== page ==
En español | If there were a test that could predict your vulnerability to disease and how quickly you will age, would you take it?
This year, several companies will be selling tests — available through doctors — that measure telomeres, key genetic markers that researchers have linked to health and longevity. The science behind them is so tantalizing that some have touted the tests as the key to understanding mortality. But a number of researchers contend that the science is still far too young for test results to be truly revealing. Tests should not be used, they argue, outside a research setting.
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Even two of the scientists who shared the 2009 Nobel Prize for their telomere research differ on whether a telomere test can currently be used to predict long-term health. Although both believe that analyzing telomeres will become an important medical tool over the next 10 to 20 years, they split over whether we know enough about these structures now to use them to gauge health and aging.
One of the Nobel Prize winners, Elizabeth H. Blackburn of the University of California, San Francisco, has cofounded a company — Telome Health — to offer a telomere test to the public. The other, Carol Greider of Johns Hopkins University, says a lot more research is needed to understand the relationship between telomeres and disease.
So what are telomeres and should you have yours measured?
Telomeres are the protective caps on the ends of the chromosomes that keep them from fraying when cells divide. Scientists know that telomeres shorten as people age, and that eventually telomeres become so short that the cells cannot reproduce, and they die. Also, certain diseases that cause rapid, repeated cell division are known to shorten telomeres. Studies have linked increasing numbers of short telomeres to a shorter life span and to the development of age-related diseases, including lung disease, heart disease, diabetes and cancer.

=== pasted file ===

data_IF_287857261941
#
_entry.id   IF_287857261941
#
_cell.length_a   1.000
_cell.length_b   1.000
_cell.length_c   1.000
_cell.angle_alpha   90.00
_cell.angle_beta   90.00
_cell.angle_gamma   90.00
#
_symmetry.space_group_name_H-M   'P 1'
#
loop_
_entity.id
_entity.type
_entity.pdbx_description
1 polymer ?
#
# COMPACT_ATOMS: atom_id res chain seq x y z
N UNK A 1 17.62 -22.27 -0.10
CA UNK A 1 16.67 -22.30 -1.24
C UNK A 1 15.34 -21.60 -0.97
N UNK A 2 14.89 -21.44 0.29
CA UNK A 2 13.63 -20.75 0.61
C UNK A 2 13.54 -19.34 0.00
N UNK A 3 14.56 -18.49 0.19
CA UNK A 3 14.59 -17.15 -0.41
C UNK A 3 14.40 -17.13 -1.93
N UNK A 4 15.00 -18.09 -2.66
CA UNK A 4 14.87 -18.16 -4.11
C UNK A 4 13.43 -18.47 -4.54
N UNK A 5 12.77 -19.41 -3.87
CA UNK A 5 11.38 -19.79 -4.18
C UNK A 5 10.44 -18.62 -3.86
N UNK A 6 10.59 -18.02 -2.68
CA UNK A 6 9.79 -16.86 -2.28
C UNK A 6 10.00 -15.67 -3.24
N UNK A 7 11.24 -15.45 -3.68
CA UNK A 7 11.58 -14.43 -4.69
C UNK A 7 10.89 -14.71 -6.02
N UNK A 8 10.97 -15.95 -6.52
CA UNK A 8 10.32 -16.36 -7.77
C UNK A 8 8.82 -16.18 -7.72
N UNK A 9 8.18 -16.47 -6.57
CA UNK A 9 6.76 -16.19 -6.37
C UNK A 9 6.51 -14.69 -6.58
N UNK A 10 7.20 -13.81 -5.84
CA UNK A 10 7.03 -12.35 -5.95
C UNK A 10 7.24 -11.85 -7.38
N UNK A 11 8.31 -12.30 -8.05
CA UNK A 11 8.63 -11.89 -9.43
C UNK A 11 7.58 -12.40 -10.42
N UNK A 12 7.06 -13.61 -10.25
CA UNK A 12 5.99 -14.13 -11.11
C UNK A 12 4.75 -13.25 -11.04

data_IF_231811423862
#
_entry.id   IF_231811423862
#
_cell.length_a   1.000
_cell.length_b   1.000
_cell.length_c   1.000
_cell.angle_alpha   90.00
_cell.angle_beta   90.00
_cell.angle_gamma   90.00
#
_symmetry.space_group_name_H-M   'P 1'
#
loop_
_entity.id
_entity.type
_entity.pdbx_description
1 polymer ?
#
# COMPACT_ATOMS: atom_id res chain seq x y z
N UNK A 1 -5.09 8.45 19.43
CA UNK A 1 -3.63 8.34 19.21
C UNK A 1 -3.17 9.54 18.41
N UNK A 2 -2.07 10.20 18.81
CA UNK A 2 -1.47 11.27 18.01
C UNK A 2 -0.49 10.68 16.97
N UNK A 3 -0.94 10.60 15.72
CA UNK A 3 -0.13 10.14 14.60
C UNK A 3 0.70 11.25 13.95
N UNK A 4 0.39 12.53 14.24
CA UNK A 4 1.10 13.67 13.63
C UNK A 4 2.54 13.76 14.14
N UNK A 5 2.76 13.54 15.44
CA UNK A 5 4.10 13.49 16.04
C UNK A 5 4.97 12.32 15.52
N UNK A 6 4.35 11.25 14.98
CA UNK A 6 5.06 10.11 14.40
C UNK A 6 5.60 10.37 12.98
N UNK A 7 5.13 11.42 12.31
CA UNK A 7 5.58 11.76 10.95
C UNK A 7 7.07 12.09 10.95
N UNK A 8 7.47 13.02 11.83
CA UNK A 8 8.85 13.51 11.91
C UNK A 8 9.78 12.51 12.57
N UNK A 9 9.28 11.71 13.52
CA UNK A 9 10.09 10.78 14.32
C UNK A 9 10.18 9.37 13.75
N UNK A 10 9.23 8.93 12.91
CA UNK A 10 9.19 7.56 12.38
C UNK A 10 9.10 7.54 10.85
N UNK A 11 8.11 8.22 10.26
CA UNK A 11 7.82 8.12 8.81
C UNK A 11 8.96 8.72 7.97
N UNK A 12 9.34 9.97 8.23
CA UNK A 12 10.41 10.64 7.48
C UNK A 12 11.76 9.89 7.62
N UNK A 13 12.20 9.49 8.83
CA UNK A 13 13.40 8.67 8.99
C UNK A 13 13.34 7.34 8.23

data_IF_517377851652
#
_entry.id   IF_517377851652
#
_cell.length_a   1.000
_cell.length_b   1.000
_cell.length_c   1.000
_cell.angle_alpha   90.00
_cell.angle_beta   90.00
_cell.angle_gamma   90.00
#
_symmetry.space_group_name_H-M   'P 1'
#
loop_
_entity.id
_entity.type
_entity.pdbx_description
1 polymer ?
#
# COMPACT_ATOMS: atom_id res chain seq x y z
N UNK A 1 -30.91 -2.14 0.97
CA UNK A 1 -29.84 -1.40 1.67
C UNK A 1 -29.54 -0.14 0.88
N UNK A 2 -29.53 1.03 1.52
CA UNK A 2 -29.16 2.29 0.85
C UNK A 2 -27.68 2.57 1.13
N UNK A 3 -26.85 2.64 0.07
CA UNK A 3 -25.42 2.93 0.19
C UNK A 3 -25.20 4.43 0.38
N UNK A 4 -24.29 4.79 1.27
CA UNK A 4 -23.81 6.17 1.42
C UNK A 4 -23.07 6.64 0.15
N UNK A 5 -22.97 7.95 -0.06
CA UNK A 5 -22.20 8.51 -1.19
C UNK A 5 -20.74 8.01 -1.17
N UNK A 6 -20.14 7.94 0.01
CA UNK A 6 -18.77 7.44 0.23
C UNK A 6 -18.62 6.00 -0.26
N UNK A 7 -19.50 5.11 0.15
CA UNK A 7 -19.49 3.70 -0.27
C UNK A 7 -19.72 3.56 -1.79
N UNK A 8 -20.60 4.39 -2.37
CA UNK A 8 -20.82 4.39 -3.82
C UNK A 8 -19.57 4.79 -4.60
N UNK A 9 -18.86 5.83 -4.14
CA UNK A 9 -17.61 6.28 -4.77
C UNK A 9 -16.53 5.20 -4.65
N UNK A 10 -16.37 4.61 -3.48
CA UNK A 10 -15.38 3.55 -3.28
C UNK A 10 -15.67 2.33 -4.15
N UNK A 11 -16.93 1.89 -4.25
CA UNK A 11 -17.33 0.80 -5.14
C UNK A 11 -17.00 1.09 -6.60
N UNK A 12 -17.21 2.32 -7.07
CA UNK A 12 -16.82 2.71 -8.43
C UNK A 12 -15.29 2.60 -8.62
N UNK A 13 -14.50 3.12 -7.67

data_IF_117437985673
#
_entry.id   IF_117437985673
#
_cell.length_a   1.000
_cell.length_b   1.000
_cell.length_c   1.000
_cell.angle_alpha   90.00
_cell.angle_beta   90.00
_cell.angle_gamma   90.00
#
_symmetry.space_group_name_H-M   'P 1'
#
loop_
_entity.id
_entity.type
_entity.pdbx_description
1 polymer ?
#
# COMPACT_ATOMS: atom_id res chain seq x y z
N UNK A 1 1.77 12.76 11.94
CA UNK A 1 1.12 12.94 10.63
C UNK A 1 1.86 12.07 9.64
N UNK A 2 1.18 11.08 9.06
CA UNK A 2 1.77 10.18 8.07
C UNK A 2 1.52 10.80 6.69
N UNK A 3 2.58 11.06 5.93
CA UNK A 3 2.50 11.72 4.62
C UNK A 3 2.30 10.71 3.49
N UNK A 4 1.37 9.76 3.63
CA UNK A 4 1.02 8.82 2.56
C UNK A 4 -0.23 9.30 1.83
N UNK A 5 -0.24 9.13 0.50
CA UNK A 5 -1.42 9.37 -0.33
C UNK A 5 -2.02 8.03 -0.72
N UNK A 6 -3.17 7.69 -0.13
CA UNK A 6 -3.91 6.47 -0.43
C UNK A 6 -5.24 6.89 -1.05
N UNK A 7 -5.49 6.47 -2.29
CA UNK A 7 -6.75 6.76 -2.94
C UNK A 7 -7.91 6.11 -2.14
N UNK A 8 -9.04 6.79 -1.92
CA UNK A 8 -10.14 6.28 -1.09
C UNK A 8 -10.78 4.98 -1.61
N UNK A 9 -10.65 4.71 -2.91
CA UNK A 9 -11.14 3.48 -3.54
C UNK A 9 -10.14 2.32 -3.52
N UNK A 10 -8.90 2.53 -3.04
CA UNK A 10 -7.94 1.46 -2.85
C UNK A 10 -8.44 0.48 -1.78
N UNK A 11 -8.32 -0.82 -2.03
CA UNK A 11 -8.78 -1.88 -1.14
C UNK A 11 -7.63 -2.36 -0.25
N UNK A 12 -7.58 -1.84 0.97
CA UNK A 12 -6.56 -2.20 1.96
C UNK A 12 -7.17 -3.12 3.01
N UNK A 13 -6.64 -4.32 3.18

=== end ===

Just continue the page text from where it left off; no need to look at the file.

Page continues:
Scientists are years away from being able to lengthen telomeres in humans, but some research in mice shows promise. In 2010 Harvard-affiliated scientists genetically engineered mice to age quickly by turning off the enzyme that maintains telomeres. When they reactivated that enzyme, it led to dramatic reversals in age-related diseases. The researchers expected the aging process to slow or even stop, but the experiment actually reversed the aging process. The mice began to regrow tissue in the spleen, testes and brain.
"It was akin to a Ponce de Leon effect," senior researcher Ronald DePinho, who is now president of the University of Texas MD Anderson Cancer Center, told the Harvard Gazette. Scientists may have not found the mythical Fountain of Youth, but the possibilities that telomere research holds are intriguing.
"This unique biomarker might help people think more about prevention of disease and monitoring their health earlier in life," says Elissa Epel, a researcher at the University of California, San Francisco, who cofounded Telome Health. She says the goal of the tests is to monitor this marker, and individuals should view their results as simply "a risk factor just like any other risk factor."